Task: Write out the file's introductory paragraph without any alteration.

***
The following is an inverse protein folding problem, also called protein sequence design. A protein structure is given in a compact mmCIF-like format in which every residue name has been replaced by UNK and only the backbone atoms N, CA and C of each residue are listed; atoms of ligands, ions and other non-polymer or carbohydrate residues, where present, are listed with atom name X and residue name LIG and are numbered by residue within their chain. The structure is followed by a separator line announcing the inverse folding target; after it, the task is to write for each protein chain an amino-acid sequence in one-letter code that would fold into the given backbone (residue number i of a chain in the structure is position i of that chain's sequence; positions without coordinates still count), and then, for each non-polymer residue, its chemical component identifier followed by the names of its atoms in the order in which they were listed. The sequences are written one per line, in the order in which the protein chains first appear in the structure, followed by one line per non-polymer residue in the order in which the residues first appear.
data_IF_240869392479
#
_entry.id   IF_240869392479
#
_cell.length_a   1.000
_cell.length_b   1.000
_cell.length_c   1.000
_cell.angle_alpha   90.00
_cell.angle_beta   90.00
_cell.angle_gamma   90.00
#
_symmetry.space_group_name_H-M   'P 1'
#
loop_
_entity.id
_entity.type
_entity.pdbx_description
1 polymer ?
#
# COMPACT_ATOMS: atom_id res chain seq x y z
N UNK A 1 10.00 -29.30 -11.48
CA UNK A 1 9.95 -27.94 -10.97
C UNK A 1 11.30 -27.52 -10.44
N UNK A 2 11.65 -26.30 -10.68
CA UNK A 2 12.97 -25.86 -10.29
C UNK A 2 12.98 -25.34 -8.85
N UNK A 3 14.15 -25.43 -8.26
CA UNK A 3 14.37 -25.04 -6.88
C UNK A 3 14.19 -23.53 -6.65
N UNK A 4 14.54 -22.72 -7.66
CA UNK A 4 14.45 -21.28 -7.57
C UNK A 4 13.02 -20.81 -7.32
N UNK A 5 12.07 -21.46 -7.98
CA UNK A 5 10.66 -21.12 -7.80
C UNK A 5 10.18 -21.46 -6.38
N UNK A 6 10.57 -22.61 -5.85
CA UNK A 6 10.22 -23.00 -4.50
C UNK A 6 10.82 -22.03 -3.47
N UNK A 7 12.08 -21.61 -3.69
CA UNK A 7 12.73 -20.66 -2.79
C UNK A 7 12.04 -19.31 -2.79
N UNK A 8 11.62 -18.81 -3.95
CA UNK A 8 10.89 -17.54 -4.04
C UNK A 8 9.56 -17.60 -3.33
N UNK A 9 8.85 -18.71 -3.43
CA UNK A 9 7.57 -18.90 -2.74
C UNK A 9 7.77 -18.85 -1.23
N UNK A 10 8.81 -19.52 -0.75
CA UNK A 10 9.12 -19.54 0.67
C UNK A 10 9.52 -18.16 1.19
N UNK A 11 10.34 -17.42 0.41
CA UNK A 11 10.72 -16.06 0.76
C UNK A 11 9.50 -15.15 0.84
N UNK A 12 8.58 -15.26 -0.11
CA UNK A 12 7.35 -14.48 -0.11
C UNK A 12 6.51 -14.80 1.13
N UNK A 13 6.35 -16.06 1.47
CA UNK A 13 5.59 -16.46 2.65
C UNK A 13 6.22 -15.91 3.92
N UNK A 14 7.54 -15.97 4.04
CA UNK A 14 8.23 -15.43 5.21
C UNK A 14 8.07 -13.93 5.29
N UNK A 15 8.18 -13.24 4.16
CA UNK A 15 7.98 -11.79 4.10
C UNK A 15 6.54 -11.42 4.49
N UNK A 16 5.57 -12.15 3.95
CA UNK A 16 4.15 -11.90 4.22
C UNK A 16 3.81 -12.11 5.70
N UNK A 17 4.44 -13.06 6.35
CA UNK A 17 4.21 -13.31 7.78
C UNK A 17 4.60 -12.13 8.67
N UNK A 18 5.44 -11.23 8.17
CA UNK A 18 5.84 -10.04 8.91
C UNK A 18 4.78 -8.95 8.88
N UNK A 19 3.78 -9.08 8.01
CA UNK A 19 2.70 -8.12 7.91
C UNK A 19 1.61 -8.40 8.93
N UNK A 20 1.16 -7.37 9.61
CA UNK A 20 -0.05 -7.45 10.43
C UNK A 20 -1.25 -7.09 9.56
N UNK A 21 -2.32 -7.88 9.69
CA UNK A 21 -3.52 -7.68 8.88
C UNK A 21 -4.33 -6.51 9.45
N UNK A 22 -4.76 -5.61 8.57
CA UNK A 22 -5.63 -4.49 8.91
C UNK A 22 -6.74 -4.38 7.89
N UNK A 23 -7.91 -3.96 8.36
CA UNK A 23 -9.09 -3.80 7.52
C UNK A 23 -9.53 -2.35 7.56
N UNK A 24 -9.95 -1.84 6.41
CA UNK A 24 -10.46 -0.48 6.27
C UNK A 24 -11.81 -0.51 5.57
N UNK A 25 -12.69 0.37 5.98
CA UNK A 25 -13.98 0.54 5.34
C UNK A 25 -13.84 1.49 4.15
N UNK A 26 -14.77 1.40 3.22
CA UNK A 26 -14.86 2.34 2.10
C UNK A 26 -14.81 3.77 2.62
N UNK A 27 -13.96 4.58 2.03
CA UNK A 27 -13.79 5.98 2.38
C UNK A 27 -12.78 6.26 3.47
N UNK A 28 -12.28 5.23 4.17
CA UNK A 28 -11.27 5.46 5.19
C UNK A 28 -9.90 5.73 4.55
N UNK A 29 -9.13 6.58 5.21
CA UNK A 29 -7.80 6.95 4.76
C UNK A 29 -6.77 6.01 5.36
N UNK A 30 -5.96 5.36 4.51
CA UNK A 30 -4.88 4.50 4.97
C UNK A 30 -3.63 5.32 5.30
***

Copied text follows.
The following is an inverse protein folding problem, also called protein sequence design. A protein structure is given in a compact mmCIF-like format in which every residue name has been replaced by UNK and only the backbone atoms N, CA and C of each residue are listed; atoms of ligands, ions and other non-polymer or carbohydrate residues, where present, are listed with atom name X and residue name LIG and are numbered by residue within their chain. The structure is followed by a separator line announcing the inverse folding target; after it, the task is to write for each protein chain an amino-acid sequence in one-letter code that would fold into the given backbone (residue number i of a chain in the structure is position i of that chain's sequence; positions without coordinates still count), and then, for each non-polymer residue, its chemical component identifier followed by the names of its atoms in the order in which they were listed. The sequences are written one per line, in the order in which the protein chains first appear in the structure, followed by one line per non-polymer residue in the order in which the residues first appear.